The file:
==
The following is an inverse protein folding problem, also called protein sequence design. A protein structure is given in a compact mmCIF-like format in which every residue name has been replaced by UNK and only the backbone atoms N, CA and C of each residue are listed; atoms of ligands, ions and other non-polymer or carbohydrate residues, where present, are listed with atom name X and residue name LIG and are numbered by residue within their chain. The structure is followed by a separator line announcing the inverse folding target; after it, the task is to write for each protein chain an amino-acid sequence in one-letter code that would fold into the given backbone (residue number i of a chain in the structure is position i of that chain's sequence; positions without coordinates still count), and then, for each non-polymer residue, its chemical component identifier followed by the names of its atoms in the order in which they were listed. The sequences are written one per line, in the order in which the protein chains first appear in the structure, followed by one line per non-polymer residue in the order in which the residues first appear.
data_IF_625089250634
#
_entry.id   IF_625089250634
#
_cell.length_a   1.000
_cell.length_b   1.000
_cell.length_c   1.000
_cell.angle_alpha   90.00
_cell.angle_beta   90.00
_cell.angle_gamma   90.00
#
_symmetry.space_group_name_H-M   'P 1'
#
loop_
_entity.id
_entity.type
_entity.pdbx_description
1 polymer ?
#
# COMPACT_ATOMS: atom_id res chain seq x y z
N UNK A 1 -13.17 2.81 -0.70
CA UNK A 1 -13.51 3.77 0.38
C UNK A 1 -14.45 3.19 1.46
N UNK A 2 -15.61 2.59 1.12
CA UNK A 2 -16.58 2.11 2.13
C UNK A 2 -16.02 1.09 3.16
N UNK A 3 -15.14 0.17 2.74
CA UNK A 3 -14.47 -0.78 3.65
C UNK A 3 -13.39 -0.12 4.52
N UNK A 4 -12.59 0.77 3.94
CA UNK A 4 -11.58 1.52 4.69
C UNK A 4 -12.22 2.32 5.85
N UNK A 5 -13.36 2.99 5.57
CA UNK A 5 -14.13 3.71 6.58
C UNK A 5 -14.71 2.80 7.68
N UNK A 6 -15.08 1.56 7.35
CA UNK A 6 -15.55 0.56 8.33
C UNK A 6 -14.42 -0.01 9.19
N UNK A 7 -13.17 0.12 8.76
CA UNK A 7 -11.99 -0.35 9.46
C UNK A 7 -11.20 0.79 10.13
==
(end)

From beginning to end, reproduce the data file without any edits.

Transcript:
The following is an inverse protein folding problem, also called protein sequence design. A protein structure is given in a compact mmCIF-like format in which every residue name has been replaced by UNK and only the backbone atoms N, CA and C of each residue are listed; atoms of ligands, ions and other non-polymer or carbohydrate residues, where present, are listed with atom name X and residue name LIG and are numbered by residue within their chain. The structure is followed by a separator line announcing the inverse folding target; after it, the task is to write for each protein chain an amino-acid sequence in one-letter code that would fold into the given backbone (residue number i of a chain in the structure is position i of that chain's sequence; positions without coordinates still count), and then, for each non-polymer residue, its chemical component identifier followed by the names of its atoms in the order in which they were listed. The sequences are written one per line, in the order in which the protein chains first appear in the structure, followed by one line per non-polymer residue in the order in which the residues first appear.
data_IF_625089250634
#
_entry.id   IF_625089250634
#
_cell.length_a   1.000
_cell.length_b   1.000
_cell.length_c   1.000
_cell.angle_alpha   90.00
_cell.angle_beta   90.00
_cell.angle_gamma   90.00
#
_symmetry.space_group_name_H-M   'P 1'
#
loop_
_entity.id
_entity.type
_entity.pdbx_description
1 polymer ?
#
# COMPACT_ATOMS: atom_id res chain seq x y z
N UNK A 1 -13.17 2.81 -0.70
CA UNK A 1 -13.51 3.77 0.38
C UNK A 1 -14.45 3.19 1.46
N UNK A 2 -15.61 2.59 1.12
CA UNK A 2 -16.58 2.11 2.13
C UNK A 2 -16.02 1.09 3.16
N UNK A 3 -15.14 0.17 2.74
CA UNK A 3 -14.47 -0.78 3.65
C UNK A 3 -13.39 -0.12 4.52
N UNK A 4 -12.59 0.77 3.94
CA UNK A 4 -11.58 1.52 4.69
C UNK A 4 -12.22 2.32 5.85
N UNK A 5 -13.36 2.99 5.57
CA UNK A 5 -14.13 3.71 6.58
C UNK A 5 -14.71 2.80 7.68
N UNK A 6 -15.08 1.56 7.35
CA UNK A 6 -15.55 0.56 8.33
C UNK A 6 -14.42 -0.01 9.19
N UNK A 7 -13.17 0.12 8.76
CA UNK A 7 -11.99 -0.35 9.46
C UNK A 7 -11.20 0.79 10.13